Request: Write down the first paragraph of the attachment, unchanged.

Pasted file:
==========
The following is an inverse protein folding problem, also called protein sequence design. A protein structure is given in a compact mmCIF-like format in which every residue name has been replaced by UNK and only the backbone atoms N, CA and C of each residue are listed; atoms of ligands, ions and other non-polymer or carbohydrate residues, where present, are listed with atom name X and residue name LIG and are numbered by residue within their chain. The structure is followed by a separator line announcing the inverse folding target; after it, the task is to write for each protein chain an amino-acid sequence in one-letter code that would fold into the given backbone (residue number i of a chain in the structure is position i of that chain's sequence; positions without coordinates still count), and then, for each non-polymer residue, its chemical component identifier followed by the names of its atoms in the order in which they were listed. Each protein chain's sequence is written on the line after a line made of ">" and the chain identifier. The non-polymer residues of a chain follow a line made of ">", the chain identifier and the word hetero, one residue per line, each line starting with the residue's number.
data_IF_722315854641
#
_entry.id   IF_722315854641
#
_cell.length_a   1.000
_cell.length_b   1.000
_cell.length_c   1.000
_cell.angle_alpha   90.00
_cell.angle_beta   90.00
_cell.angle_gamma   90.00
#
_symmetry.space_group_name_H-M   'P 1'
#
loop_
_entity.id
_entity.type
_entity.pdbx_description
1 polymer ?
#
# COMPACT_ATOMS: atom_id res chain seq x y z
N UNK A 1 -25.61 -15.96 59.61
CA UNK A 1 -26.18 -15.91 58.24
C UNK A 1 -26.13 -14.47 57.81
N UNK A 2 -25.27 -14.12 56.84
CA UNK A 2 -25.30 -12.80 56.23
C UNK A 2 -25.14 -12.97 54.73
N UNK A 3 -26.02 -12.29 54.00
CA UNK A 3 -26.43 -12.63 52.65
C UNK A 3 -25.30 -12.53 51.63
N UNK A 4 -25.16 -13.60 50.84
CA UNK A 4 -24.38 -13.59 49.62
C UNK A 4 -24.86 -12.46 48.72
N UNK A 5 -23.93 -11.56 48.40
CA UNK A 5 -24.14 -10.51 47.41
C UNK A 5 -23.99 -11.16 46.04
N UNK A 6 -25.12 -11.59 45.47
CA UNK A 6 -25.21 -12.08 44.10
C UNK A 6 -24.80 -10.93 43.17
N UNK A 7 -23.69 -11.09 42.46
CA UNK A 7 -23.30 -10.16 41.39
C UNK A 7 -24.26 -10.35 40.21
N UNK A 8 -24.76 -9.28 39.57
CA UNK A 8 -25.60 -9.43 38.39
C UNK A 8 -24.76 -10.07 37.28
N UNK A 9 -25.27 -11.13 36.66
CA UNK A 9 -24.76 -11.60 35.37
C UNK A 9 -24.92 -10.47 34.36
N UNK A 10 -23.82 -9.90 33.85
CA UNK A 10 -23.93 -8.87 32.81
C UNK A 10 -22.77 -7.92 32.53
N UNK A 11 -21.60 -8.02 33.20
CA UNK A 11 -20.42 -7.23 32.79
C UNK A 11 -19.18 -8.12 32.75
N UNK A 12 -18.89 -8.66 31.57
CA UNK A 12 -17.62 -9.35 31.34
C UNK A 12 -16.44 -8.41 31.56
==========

The following is an inverse protein folding problem, also called protein sequence design. A protein structure is given in a compact mmCIF-like format in which every residue name has been replaced by UNK and only the backbone atoms N, CA and C of each residue are listed; atoms of ligands, ions and other non-polymer or carbohydrate residues, where present, are listed with atom name X and residue name LIG and are numbered by residue within their chain. The structure is followed by a separator line announcing the inverse folding target; after it, the task is to write for each protein chain an amino-acid sequence in one-letter code that would fold into the given backbone (residue number i of a chain in the structure is position i of that chain's sequence; positions without coordinates still count), and then, for each non-polymer residue, its chemical component identifier followed by the names of its atoms in the order in which they were listed. Each protein chain's sequence is written on the line after a line made of ">" and the chain identifier. The non-polymer residues of a chain follow a line made of ">", the chain identifier and the word hetero, one residue per line, each line starting with the residue's number.